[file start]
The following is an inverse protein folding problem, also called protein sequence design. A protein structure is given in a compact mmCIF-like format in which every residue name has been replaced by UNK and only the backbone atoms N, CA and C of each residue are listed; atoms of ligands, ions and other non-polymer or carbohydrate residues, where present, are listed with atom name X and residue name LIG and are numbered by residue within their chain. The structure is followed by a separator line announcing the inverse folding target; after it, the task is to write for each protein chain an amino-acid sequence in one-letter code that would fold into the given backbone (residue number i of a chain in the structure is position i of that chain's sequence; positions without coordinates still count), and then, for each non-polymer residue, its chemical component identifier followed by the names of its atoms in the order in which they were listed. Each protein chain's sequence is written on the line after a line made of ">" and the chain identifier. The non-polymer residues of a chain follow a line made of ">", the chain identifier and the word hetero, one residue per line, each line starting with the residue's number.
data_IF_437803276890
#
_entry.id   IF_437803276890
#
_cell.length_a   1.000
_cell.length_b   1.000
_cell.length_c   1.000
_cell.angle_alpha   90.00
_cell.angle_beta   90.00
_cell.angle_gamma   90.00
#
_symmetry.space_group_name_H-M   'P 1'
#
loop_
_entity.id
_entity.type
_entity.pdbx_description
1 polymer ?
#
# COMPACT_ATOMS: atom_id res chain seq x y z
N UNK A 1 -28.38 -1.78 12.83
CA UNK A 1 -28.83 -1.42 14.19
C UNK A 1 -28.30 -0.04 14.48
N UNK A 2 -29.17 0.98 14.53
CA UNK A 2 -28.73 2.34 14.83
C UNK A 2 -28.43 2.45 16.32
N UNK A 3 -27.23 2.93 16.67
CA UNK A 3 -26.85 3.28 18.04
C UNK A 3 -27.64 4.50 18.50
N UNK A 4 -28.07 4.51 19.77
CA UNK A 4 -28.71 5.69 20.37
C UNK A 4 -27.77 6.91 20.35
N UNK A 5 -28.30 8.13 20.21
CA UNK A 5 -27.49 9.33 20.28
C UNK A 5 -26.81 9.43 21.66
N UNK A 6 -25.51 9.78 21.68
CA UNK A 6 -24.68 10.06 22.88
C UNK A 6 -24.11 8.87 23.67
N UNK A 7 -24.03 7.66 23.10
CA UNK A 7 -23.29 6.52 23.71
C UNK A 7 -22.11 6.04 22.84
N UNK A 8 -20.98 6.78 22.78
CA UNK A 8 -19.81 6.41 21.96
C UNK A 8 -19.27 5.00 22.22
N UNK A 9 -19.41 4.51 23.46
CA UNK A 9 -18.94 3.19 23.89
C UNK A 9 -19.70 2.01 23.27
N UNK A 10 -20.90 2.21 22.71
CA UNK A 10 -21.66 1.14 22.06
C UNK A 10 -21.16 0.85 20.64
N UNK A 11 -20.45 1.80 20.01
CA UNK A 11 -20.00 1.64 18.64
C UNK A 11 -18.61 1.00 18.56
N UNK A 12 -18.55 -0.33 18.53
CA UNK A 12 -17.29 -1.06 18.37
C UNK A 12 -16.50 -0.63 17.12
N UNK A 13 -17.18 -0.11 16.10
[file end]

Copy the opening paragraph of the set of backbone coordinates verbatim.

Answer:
The following is an inverse protein folding problem, also called protein sequence design. A protein structure is given in a compact mmCIF-like format in which every residue name has been replaced by UNK and only the backbone atoms N, CA and C of each residue are listed; atoms of ligands, ions and other non-polymer or carbohydrate residues, where present, are listed with atom name X and residue name LIG and are numbered by residue within their chain. The structure is followed by a separator line announcing the inverse folding target; after it, the task is to write for each protein chain an amino-acid sequence in one-letter code that would fold into the given backbone (residue number i of a chain in the structure is position i of that chain's sequence; positions without coordinates still count), and then, for each non-polymer residue, its chemical component identifier followed by the names of its atoms in the order in which they were listed. Each protein chain's sequence is written on the line after a line made of ">" and the chain identifier. The non-polymer residues of a chain follow a line made of ">", the chain identifier and the word hetero, one residue per line, each line starting with the residue's number.